Sometimes we do things even though they don’t make sense, or even because they don’t make sense, because our tiny minds have proven unable to grasp their consequences. In this case, Americans are not conducting this grand social experiment to make ourselves feel comfortable. We are doing it in the hope that later, and maybe even soon, we will look back and find it unreasonable. In the best-case scenario, as with Y2K, we might even look back and mock it for its excess. The point of overreacting, it turns out, is to overreact: to react excessively, but with reason. If you feel at least a little foolish right now, then you’re doing something right.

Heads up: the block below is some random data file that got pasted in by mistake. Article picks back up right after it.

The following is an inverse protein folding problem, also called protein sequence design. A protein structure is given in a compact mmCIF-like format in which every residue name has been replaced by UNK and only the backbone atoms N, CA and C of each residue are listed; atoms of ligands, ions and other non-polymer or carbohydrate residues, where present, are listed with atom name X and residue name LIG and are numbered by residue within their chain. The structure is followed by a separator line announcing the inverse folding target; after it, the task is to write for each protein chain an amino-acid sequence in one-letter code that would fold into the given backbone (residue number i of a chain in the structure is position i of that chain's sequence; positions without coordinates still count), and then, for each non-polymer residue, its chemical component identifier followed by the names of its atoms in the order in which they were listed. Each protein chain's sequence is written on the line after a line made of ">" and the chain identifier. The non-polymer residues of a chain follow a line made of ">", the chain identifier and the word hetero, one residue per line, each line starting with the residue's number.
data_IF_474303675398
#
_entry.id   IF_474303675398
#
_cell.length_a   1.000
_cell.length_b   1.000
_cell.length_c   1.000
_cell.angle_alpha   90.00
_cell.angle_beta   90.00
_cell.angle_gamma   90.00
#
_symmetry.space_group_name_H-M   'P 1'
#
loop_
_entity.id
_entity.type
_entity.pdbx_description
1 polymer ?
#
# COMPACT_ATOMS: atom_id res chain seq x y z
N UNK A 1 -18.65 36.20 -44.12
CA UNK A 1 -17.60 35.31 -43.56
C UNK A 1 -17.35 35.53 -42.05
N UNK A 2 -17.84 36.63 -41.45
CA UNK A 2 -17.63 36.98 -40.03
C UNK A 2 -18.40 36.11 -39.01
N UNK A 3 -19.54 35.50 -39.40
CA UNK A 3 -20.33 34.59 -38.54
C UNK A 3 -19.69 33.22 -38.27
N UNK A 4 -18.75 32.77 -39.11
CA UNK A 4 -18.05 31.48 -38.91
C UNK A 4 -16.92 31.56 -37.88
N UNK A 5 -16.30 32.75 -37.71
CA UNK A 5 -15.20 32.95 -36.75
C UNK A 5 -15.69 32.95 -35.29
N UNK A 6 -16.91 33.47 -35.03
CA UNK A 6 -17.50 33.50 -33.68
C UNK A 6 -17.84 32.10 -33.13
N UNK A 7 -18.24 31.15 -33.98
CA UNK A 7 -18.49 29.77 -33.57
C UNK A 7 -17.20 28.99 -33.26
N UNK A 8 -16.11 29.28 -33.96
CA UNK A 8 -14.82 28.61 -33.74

Ian Bogost reflects on the response by many Americans. Although encouraged to engage in social distancing, many are still congregating in close groups. He explains that although isolating ourselves might seem extreme, such measures can only be appreciated in the future and must be embraced in faith and hope. This is similar to the arguments of .